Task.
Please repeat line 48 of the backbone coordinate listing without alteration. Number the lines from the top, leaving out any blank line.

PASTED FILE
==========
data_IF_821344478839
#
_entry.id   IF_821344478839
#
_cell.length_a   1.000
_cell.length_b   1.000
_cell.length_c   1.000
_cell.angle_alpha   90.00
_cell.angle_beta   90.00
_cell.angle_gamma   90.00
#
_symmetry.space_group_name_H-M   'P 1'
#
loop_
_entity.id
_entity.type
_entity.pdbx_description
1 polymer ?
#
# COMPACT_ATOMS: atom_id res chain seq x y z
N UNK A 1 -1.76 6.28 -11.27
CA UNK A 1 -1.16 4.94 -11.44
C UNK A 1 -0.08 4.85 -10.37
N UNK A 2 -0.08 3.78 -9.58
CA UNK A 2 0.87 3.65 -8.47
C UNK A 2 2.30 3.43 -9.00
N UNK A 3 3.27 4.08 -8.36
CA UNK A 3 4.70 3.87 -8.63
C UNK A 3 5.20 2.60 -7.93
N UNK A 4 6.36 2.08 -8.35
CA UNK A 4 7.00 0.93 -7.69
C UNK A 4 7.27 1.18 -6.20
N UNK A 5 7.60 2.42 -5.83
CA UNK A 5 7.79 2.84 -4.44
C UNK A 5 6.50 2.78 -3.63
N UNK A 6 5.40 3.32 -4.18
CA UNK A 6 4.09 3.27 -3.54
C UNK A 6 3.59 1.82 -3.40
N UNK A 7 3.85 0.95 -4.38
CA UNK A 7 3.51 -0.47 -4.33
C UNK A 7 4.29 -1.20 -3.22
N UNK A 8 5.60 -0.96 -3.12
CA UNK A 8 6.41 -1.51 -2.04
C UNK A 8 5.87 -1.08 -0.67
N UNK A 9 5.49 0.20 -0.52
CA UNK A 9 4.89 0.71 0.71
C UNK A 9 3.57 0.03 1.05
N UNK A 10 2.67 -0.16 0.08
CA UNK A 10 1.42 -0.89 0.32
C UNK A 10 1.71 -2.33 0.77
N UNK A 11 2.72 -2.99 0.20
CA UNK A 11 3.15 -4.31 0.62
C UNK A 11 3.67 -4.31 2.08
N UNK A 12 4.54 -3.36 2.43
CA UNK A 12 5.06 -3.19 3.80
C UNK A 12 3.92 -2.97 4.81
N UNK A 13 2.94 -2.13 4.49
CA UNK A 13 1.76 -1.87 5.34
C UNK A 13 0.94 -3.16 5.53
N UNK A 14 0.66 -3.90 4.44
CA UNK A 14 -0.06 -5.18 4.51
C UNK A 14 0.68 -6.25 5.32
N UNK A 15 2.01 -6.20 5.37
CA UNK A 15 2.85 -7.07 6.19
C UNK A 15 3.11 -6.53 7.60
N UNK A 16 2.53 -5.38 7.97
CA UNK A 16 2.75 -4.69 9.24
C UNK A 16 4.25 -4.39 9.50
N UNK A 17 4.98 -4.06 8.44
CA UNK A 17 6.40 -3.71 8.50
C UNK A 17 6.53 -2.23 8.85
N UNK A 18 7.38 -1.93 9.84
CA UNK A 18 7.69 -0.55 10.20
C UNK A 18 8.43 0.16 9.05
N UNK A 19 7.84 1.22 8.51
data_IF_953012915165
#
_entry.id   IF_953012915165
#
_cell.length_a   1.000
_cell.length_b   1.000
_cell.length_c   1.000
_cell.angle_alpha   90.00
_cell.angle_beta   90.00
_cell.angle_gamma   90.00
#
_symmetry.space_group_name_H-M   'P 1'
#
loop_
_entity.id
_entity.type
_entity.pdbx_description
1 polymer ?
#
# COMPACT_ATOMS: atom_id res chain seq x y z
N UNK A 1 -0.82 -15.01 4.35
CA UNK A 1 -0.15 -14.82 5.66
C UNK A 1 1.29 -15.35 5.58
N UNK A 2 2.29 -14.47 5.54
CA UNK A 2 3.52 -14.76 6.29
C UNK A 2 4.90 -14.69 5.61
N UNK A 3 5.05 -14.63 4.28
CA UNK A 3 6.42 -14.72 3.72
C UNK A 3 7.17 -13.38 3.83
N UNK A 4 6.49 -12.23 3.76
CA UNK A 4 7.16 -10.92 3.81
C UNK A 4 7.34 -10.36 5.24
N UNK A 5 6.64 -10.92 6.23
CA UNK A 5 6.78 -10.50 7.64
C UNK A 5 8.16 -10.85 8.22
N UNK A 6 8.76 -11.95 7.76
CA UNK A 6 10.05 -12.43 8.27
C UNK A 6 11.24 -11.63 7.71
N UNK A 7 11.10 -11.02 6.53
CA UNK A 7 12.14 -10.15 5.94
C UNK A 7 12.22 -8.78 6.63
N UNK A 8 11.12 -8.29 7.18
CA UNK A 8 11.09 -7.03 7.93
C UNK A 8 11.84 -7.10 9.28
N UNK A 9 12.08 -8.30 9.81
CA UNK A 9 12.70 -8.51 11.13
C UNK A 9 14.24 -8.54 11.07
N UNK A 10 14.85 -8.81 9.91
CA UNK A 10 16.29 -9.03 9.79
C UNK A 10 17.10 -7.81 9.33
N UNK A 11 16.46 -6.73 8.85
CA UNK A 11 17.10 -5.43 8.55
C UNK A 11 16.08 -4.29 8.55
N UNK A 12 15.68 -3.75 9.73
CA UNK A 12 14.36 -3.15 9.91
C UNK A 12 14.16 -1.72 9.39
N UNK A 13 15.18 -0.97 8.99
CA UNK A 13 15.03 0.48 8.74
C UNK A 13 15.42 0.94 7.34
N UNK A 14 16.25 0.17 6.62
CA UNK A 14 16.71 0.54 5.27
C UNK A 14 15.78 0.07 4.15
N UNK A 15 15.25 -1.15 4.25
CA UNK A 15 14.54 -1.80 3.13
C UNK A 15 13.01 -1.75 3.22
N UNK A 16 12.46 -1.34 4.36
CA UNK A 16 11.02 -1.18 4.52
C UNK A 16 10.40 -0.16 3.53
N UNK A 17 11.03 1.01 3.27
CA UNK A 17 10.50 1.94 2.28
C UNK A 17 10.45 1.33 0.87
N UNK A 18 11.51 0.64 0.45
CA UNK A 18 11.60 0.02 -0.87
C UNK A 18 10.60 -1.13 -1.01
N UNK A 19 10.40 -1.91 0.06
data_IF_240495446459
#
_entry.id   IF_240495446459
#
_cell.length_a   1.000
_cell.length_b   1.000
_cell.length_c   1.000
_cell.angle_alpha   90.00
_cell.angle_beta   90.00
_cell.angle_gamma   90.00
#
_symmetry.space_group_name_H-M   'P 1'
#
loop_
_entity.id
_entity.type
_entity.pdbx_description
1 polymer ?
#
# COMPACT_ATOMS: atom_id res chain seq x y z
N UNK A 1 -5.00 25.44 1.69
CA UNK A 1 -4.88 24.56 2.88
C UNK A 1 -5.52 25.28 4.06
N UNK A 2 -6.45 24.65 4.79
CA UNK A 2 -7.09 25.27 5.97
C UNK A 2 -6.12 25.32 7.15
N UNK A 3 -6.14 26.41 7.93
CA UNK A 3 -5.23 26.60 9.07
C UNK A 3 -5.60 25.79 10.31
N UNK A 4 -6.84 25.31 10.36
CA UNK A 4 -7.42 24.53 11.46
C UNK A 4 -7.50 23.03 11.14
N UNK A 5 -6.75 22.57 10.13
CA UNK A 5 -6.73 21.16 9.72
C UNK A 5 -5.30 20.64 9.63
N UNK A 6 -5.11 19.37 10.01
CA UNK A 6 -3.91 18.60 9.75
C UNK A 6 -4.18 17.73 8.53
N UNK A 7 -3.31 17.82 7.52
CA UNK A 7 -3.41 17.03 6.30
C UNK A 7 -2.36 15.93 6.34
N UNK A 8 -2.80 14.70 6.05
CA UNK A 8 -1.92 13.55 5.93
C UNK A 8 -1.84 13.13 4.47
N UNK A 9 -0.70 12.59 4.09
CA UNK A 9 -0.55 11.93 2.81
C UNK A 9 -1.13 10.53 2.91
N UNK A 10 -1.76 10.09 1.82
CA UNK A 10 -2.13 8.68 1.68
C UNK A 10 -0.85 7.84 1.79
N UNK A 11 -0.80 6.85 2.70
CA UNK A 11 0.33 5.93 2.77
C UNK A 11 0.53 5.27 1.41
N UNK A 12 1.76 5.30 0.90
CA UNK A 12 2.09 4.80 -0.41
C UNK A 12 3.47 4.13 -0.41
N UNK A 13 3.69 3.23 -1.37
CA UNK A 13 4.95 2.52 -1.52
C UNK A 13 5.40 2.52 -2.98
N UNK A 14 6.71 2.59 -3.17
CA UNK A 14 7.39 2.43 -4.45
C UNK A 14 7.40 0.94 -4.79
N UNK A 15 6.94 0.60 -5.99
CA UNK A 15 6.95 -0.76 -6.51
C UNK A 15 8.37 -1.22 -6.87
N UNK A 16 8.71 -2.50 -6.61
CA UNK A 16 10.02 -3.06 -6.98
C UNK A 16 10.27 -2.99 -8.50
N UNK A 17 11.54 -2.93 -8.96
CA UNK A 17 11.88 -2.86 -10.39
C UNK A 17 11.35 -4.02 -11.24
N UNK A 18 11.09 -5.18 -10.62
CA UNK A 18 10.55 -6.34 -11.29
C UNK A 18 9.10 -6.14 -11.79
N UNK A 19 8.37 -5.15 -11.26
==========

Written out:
N UNK A 10 2.67 -0.16 0.08